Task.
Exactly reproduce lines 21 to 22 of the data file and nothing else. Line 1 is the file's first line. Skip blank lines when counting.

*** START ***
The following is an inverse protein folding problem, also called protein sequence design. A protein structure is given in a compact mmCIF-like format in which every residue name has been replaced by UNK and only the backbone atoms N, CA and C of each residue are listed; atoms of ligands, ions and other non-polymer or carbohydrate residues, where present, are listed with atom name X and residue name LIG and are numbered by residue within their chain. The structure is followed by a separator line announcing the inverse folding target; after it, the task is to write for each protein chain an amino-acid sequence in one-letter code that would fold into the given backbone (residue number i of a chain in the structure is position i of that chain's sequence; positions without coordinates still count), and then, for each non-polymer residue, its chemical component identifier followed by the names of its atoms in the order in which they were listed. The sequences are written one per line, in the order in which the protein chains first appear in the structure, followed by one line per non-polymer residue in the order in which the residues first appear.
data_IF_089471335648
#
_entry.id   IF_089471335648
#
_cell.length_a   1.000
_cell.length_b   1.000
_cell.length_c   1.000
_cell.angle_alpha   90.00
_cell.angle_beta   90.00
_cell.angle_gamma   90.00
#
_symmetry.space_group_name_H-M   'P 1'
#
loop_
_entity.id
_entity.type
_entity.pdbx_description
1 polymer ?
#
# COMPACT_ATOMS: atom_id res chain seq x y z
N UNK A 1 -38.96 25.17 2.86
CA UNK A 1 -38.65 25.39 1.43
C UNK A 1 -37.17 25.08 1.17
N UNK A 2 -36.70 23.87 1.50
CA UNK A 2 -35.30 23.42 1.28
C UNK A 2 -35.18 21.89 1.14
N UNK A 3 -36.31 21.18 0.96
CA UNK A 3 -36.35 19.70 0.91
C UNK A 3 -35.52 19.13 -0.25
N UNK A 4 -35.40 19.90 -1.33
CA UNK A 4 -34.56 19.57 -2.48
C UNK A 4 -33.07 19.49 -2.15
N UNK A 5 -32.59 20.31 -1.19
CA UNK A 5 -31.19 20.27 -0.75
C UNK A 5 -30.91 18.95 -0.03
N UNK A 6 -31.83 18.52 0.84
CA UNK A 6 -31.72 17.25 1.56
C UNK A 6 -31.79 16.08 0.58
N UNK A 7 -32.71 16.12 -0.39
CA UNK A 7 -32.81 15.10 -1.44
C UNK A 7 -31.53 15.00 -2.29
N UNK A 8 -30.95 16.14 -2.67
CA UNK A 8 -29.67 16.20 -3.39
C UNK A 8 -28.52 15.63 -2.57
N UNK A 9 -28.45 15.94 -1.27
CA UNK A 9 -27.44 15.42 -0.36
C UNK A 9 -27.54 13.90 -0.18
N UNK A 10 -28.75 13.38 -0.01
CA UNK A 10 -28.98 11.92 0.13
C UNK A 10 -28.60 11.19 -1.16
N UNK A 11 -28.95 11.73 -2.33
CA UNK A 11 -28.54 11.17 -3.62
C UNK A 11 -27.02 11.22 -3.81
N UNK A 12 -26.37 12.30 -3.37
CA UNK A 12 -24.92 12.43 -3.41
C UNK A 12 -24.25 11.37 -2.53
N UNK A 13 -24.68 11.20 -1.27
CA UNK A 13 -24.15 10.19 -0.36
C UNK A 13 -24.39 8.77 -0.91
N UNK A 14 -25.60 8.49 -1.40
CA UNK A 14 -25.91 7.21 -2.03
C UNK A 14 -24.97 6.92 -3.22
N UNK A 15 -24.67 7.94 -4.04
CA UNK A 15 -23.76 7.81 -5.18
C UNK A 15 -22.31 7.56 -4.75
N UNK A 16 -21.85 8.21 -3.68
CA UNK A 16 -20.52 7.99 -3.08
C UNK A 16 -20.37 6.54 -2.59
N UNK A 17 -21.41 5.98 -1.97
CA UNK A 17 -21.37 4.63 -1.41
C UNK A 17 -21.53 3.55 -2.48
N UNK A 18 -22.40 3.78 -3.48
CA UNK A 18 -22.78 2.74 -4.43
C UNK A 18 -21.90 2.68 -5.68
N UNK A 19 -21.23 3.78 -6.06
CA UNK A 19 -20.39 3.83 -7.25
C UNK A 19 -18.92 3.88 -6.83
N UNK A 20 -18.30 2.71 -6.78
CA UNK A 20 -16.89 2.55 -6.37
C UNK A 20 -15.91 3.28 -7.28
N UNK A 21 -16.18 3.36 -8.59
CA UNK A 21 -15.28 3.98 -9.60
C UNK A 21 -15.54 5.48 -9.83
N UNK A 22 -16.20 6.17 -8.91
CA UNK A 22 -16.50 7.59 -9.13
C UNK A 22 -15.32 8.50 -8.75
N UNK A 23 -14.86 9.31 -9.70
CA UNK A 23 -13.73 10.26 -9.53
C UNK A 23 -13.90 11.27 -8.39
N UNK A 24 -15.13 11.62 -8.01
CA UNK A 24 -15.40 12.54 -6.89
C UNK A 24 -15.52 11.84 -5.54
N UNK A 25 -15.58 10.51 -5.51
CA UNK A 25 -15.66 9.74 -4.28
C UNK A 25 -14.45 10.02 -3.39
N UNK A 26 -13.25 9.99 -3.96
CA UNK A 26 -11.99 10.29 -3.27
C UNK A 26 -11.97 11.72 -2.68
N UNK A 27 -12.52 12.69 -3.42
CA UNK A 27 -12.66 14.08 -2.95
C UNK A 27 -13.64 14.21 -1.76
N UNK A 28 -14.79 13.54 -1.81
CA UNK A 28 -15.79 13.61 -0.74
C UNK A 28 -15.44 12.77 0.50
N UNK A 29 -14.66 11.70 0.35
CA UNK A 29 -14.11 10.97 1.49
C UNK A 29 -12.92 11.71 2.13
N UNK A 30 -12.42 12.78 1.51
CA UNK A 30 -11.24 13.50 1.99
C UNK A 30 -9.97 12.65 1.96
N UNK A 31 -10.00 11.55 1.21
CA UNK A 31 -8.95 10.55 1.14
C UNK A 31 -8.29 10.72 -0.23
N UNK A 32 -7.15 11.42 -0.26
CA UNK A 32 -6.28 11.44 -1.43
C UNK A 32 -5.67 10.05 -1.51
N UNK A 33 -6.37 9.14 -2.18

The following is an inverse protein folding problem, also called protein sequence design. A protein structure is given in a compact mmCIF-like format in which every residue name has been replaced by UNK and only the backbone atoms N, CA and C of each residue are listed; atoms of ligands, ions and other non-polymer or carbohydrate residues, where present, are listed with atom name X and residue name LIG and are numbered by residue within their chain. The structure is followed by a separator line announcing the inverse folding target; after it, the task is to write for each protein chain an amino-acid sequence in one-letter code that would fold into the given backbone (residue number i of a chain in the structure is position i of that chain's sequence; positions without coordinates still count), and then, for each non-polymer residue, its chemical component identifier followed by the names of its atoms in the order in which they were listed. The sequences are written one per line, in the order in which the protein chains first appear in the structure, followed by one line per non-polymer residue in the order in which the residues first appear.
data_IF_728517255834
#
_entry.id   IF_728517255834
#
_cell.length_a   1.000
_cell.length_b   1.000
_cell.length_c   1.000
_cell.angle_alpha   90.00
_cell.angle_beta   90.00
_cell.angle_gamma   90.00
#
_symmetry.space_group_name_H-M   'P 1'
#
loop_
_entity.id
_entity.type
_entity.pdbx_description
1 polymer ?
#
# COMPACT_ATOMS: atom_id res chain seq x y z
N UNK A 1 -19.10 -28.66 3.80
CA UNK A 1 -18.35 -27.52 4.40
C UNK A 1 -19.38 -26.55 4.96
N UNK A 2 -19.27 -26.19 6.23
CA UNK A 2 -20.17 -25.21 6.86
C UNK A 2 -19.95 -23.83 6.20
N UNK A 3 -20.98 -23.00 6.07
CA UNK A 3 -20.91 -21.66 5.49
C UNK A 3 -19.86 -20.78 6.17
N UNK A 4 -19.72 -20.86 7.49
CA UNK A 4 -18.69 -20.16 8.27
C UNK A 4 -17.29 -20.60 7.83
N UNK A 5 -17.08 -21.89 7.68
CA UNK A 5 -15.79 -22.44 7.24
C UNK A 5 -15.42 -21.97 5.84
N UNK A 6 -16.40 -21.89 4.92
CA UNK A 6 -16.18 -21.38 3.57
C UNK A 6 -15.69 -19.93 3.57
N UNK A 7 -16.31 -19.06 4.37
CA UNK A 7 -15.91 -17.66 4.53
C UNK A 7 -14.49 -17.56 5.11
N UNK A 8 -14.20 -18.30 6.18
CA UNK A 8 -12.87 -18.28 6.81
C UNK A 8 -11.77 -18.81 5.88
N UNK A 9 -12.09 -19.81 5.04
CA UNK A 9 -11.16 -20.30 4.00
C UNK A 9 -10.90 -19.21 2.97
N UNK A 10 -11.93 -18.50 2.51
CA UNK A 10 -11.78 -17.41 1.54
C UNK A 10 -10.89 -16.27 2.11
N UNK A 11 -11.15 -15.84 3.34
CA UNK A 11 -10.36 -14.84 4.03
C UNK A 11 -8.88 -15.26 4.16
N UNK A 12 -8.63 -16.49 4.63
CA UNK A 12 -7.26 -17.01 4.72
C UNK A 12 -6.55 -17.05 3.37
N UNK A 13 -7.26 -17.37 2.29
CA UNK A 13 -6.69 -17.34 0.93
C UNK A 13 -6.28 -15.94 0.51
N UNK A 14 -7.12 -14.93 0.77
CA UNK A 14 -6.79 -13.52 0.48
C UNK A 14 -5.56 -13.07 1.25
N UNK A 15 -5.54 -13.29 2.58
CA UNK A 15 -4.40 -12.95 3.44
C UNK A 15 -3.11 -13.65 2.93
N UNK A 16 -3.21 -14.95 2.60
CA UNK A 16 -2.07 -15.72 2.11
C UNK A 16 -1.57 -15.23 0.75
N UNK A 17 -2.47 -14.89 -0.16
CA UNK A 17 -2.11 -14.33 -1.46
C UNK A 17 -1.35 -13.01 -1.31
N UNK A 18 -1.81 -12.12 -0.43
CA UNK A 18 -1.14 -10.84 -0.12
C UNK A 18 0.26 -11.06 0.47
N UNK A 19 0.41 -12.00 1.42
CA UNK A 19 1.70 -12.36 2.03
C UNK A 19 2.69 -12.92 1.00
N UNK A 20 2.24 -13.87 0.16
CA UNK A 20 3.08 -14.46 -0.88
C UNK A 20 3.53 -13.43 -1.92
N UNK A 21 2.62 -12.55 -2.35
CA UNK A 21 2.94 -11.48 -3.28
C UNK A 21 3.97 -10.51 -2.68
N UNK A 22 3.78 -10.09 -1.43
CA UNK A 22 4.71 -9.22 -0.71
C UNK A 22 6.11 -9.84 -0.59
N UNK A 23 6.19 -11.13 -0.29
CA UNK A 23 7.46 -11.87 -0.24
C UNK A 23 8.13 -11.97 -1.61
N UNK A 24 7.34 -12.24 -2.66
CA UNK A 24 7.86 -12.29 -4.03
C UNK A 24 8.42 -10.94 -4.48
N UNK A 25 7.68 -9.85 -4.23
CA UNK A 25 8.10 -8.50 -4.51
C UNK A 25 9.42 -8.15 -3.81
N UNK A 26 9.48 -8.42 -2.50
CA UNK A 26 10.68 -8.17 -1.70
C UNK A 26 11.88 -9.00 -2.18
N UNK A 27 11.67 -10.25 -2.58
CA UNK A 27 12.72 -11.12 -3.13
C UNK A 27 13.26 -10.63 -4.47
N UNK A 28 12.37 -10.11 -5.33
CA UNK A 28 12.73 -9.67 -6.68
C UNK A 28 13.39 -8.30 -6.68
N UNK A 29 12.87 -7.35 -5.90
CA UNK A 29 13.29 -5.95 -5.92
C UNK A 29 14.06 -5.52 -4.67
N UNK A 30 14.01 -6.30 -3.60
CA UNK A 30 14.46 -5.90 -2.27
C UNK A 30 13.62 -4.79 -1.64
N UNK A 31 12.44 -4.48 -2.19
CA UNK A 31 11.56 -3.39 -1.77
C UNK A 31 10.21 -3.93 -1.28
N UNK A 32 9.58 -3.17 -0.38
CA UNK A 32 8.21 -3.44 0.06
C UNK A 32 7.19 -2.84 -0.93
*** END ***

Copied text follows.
# COMPACT_ATOMS: atom_id res chain seq x y z
N UNK A 1 -38.96 25.17 2.86